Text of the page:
The Oxford Encyclopedia of Archaeology in the Near East Reference library
A joint effort between Oxford University Press and the renowned American Schools of Oriental Research (ASOR), this comprehensive work analyzes the archaeological and linguistic data that pertain to the broad cultural milieu of the ancient Near East, the crossroads of three of the world's most influential religions – Judaism, Christianity, and Islam. Ranging from prehistoric times up to the early centuries of the rise of Islam, the work covers the civilizations of Syria-Palestine, Mesopotamia, Anatolia, Iran, Arabia, Cyprus, Egypt, and the coastal regions of North and East Africa.
With 1,100 entries written by 560 contributors from more than two dozen countries, the scope of the encyclopedia is wide and provides a full range of perspectives and approaches to archaeological endeavors. Articles span from Bahrain to Libraries and Archives to Ziggurats and offer cultural, historical, and religious perspectives to a wide range of topics of interest to both scholars and lay people.
The Oxford Encyclopedia of African Historiography: Methods and Sources Reference library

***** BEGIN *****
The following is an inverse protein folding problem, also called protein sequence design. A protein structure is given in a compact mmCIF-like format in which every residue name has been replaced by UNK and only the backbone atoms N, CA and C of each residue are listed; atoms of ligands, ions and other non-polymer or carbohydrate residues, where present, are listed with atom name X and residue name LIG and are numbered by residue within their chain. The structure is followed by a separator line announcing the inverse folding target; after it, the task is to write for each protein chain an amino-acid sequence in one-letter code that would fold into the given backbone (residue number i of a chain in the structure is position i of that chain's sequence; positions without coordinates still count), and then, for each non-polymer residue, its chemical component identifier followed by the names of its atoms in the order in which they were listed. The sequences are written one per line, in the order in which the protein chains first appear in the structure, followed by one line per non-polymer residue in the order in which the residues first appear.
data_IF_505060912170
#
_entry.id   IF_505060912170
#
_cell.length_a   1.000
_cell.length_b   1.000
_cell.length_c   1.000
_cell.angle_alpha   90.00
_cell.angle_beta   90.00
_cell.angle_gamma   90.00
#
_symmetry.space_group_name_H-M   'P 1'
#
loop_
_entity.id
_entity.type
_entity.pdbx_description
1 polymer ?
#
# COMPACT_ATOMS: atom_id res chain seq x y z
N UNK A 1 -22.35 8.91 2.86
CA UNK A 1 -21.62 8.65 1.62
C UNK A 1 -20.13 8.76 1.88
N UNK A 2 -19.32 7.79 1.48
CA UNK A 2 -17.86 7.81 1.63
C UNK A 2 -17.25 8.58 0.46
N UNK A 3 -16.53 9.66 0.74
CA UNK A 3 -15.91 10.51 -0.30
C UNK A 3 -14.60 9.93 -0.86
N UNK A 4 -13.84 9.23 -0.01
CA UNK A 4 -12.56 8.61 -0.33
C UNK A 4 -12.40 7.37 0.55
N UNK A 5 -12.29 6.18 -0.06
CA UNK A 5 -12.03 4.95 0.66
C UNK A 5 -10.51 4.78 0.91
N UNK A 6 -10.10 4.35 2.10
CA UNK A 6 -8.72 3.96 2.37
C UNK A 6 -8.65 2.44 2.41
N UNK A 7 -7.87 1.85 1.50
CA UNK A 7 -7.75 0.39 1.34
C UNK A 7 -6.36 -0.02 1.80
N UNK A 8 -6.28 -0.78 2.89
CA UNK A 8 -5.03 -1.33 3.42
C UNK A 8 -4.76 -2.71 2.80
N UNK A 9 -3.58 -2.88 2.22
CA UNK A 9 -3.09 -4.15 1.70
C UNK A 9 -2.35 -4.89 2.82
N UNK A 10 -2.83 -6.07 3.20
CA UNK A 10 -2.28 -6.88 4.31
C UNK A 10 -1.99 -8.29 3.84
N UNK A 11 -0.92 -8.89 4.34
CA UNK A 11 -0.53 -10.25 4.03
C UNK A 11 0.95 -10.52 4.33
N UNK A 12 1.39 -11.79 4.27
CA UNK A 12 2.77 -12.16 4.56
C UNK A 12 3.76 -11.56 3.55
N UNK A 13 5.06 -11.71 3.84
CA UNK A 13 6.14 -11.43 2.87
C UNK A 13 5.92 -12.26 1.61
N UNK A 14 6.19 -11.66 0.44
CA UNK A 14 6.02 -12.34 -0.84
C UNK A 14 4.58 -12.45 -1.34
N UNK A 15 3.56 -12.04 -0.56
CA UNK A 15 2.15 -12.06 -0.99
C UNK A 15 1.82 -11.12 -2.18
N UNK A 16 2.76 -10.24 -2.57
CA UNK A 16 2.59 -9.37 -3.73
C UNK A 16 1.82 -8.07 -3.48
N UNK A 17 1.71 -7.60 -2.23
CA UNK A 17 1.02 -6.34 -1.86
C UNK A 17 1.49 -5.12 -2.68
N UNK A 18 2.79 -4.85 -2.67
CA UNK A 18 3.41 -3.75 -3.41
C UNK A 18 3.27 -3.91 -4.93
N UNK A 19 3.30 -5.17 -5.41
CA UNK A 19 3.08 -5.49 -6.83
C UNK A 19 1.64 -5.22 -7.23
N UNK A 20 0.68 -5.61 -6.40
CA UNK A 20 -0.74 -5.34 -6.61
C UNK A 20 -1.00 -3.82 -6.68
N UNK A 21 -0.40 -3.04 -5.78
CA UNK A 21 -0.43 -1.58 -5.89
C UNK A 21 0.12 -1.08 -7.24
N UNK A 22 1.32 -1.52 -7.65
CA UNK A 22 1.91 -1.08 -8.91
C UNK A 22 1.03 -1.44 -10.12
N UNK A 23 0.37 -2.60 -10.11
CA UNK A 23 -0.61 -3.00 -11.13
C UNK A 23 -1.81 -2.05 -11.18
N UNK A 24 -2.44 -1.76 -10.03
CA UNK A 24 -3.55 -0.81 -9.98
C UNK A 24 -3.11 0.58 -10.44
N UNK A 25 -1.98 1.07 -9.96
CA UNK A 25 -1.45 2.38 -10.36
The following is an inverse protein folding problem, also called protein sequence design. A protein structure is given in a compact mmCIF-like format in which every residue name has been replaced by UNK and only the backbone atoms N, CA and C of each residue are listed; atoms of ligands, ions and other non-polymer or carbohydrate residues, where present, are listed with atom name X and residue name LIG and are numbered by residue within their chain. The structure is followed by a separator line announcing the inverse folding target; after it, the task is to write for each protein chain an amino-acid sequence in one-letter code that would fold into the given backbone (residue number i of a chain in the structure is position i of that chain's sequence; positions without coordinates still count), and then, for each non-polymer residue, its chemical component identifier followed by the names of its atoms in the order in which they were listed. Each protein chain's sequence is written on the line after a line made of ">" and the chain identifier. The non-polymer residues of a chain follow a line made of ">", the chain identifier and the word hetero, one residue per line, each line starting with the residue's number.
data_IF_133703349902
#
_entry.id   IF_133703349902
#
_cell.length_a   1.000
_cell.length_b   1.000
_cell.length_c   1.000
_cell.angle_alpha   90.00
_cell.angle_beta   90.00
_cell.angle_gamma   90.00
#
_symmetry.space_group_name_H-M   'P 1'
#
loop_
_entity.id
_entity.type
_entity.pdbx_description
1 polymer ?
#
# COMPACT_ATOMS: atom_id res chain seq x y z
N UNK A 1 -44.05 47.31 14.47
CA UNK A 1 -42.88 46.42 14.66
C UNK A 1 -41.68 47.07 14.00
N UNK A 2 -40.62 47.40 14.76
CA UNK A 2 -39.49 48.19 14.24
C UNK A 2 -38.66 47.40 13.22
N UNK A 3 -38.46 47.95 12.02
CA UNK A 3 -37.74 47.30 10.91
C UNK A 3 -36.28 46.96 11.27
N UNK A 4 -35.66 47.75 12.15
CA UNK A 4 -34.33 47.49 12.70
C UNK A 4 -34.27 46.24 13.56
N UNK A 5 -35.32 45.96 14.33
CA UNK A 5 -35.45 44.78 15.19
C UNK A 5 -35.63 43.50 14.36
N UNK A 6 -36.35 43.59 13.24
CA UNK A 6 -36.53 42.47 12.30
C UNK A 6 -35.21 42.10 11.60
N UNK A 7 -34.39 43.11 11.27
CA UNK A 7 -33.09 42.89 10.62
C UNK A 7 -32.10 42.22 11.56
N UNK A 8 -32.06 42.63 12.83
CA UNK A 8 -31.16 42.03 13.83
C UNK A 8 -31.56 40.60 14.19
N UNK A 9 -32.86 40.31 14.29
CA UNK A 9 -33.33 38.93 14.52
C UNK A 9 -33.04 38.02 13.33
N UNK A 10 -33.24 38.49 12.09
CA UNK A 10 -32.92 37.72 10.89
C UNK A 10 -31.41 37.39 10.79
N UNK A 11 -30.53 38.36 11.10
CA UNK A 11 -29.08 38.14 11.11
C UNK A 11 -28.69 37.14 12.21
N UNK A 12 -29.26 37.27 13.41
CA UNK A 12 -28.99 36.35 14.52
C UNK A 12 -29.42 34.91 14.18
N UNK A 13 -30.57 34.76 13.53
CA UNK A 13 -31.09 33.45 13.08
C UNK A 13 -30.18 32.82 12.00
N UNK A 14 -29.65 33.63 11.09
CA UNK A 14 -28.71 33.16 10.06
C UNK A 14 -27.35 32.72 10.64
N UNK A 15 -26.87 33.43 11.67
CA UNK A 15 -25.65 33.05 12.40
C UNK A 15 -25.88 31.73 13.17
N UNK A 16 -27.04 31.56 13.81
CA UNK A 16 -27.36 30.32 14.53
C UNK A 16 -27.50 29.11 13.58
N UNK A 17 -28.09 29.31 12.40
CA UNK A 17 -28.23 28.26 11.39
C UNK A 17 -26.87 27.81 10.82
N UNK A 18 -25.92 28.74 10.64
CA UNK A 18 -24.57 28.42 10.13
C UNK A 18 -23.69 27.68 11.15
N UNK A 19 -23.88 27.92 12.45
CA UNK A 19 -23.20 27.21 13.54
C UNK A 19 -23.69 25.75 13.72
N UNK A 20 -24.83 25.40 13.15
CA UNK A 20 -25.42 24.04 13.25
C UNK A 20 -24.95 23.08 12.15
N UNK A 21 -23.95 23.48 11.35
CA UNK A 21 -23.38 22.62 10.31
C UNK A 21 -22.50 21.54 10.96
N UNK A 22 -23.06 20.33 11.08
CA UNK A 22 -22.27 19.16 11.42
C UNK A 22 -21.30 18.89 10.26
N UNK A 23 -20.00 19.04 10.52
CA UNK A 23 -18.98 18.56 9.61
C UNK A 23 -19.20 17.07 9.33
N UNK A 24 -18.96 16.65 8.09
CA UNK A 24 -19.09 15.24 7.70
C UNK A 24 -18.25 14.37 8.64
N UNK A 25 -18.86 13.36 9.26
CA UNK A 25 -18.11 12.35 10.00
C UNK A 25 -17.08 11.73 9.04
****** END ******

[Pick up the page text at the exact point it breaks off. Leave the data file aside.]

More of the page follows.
The difficulties of exploring African history, especially for earlier periods, have spurred the development of a wide range of methodologies and approaches, such that Wyatt McGaffey once termed it “the decathlon of the social sciences.” Historians have long utilized archaeology, ethnography, historical linguistics, and oral traditions, but are only beginning to explore the possibilities of genetics or many of the new techniques used by archaeology and other sciences. And as digital sources—from historical documents and statistics to cartographic, climatic, demographic, and environmental modeling—proliferate, so do the problems in using them. The Oxford Encyclopedia of African Historiography: Methods and Sources discusses these sources and methods, and examines how these developments have influenced the scholarship that historians produce. Such methods continue to evolve, demanding that historians develop basic understandings of them. Thus, the Encyclopedia builds a theoretical foundation for the field, expanding the ways that Africa can be studied, and recovering the histories of the continent that often appear outside of the documentary record.